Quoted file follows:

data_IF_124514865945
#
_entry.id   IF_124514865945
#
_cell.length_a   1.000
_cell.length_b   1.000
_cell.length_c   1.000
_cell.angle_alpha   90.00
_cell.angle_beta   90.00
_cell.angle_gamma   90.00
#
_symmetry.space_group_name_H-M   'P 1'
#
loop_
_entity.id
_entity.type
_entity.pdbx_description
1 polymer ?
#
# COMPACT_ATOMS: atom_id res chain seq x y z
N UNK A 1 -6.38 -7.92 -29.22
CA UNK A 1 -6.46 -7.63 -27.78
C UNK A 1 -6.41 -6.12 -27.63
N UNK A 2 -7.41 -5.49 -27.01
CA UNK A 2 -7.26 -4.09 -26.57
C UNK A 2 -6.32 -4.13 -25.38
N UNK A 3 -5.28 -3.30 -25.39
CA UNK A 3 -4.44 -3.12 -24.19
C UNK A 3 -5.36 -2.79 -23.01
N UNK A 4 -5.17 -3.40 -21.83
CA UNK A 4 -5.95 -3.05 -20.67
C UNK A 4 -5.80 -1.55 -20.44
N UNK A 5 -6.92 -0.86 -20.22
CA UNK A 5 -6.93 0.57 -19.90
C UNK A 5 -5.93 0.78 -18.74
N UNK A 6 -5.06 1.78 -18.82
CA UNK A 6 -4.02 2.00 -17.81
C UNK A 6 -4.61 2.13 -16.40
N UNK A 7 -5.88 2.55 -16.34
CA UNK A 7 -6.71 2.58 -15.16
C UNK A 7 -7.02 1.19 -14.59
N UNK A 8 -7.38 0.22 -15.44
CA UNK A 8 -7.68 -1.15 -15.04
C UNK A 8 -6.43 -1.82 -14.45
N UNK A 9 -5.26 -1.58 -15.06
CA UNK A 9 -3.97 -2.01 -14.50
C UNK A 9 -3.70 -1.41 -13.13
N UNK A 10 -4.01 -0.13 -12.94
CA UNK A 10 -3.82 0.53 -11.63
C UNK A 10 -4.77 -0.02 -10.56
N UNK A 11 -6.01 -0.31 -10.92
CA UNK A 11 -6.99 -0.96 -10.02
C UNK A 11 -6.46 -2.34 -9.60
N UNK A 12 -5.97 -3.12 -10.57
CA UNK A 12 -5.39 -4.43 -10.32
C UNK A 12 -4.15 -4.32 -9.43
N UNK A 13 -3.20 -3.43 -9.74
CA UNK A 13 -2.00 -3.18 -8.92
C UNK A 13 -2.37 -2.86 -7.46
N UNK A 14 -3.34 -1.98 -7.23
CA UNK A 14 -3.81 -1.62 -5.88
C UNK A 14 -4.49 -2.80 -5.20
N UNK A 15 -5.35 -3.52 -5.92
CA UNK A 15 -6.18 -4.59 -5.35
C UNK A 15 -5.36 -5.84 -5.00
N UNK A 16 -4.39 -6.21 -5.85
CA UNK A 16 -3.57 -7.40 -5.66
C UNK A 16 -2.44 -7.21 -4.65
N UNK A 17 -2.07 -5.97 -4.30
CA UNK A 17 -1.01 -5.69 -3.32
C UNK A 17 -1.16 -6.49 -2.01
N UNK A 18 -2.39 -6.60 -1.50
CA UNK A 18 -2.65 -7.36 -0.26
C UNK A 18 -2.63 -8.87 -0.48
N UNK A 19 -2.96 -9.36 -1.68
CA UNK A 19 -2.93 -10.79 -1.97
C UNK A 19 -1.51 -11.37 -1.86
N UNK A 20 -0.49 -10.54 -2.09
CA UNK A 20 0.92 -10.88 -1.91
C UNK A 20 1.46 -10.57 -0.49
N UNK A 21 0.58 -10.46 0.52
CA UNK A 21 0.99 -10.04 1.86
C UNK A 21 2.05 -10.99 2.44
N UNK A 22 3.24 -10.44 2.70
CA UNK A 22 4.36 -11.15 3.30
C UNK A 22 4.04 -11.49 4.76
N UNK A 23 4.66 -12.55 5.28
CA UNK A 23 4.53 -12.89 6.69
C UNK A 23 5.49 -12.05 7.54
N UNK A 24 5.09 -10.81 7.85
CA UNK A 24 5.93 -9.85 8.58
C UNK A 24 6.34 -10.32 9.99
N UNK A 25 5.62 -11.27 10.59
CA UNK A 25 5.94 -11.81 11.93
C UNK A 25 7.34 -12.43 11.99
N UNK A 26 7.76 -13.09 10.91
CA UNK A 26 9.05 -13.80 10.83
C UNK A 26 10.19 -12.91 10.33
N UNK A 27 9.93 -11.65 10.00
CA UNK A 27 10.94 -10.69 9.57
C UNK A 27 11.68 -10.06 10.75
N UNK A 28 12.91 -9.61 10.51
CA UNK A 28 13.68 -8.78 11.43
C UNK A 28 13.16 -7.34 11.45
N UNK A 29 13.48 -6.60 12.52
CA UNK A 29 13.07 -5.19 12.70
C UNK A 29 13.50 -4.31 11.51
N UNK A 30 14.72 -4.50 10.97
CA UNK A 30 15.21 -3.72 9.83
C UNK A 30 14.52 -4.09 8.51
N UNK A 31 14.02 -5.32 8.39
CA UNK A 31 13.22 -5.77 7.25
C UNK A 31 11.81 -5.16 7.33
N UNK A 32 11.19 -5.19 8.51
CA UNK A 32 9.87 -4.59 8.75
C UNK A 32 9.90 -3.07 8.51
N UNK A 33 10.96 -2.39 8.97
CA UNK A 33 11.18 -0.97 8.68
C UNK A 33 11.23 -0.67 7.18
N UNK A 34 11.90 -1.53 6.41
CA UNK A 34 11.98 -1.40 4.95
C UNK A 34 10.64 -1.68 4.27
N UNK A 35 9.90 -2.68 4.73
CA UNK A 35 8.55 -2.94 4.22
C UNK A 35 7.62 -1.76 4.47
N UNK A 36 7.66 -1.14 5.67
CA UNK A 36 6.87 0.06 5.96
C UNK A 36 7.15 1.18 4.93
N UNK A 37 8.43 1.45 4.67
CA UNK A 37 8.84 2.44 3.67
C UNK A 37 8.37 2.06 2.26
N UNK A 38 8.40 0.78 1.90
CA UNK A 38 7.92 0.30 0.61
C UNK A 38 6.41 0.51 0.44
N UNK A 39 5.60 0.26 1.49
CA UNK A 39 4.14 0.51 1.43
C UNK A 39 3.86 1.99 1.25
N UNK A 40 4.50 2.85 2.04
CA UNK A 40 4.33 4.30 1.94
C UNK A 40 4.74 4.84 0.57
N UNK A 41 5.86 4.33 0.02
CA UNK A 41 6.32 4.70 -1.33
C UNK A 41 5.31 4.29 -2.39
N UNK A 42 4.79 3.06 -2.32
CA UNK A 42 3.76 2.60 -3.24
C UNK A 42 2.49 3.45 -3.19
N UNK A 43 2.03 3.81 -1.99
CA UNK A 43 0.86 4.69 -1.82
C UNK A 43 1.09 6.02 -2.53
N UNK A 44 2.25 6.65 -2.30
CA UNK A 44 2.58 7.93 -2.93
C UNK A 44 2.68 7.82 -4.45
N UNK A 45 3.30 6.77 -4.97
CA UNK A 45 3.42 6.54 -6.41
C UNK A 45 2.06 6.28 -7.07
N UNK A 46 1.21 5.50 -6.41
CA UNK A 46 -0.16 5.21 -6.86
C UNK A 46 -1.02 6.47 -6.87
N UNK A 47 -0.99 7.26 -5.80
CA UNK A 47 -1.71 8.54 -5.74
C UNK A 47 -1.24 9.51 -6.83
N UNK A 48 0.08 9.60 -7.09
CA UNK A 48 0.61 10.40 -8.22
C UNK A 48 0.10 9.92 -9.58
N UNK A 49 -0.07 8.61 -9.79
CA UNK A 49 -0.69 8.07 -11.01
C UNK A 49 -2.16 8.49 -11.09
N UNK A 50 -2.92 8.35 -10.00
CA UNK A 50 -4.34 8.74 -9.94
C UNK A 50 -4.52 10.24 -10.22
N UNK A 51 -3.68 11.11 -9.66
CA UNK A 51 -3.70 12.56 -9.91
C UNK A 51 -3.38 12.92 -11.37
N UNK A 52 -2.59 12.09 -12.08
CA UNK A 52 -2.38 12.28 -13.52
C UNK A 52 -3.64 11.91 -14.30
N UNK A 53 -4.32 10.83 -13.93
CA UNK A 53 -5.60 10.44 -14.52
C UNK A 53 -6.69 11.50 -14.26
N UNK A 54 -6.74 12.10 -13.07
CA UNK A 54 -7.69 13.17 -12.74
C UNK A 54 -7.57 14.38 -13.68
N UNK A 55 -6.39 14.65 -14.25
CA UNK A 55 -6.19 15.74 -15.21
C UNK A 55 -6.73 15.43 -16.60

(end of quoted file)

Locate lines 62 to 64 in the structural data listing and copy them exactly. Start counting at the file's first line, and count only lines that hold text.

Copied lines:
C UNK A 14 -4.49 -2.80 -5.20
N UNK A 15 -5.35 -3.52 -5.92
CA UNK A 15 -6.18 -4.59 -5.35